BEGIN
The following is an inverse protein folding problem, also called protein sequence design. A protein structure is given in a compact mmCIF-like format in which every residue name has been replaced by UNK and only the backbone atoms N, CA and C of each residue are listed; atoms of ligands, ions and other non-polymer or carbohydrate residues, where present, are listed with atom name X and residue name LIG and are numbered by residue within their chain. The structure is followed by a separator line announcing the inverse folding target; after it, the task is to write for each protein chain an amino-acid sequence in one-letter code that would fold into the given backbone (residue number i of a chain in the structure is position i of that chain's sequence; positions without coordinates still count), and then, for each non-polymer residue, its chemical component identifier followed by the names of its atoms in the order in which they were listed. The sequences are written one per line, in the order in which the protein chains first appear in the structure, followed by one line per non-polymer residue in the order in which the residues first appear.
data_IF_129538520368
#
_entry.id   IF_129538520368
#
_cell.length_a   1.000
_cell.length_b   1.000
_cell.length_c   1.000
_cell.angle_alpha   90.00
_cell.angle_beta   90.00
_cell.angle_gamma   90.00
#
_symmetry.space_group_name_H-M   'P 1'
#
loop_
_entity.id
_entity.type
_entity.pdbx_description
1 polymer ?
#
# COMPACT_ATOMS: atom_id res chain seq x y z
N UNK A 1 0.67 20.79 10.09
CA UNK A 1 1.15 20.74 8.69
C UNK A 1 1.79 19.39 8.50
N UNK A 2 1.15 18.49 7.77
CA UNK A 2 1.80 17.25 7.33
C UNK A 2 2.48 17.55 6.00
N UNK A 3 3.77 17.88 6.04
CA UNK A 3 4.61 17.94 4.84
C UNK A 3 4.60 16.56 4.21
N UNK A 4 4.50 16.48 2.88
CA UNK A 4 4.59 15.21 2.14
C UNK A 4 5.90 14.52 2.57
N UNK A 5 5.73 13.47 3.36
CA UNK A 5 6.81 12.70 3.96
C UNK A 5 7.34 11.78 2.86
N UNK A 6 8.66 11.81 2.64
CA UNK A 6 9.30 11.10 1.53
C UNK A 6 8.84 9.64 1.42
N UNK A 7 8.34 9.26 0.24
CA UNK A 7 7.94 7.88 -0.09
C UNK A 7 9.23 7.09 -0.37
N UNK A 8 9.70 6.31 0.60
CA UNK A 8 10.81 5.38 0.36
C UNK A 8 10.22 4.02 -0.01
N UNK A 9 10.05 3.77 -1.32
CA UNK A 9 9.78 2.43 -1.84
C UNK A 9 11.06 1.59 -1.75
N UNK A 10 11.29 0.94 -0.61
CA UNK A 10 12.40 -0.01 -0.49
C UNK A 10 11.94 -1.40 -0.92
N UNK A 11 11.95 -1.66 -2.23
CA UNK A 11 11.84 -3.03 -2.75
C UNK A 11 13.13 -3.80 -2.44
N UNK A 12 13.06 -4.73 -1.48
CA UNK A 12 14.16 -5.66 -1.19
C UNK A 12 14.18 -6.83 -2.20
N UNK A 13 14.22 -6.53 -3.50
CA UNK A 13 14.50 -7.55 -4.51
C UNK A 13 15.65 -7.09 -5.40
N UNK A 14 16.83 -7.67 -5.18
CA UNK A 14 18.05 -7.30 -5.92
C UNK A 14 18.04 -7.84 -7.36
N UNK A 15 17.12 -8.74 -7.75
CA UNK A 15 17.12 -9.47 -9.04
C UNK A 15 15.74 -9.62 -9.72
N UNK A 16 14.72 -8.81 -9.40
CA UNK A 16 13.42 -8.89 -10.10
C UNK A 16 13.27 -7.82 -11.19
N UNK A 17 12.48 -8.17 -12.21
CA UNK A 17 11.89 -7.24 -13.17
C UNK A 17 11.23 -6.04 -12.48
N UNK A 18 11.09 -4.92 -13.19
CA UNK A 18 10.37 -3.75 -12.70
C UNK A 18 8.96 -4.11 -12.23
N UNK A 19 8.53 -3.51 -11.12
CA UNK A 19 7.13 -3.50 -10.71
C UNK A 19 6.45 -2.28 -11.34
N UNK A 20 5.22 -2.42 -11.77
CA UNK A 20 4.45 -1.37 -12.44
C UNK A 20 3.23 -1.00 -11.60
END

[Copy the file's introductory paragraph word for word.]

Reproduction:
The following is an inverse protein folding problem, also called protein sequence design. A protein structure is given in a compact mmCIF-like format in which every residue name has been replaced by UNK and only the backbone atoms N, CA and C of each residue are listed; atoms of ligands, ions and other non-polymer or carbohydrate residues, where present, are listed with atom name X and residue name LIG and are numbered by residue within their chain. The structure is followed by a separator line announcing the inverse folding target; after it, the task is to write for each protein chain an amino-acid sequence in one-letter code that would fold into the given backbone (residue number i of a chain in the structure is position i of that chain's sequence; positions without coordinates still count), and then, for each non-polymer residue, its chemical component identifier followed by the names of its atoms in the order in which they were listed. The sequences are written one per line, in the order in which the protein chains first appear in the structure, followed by one line per non-polymer residue in the order in which the residues first appear.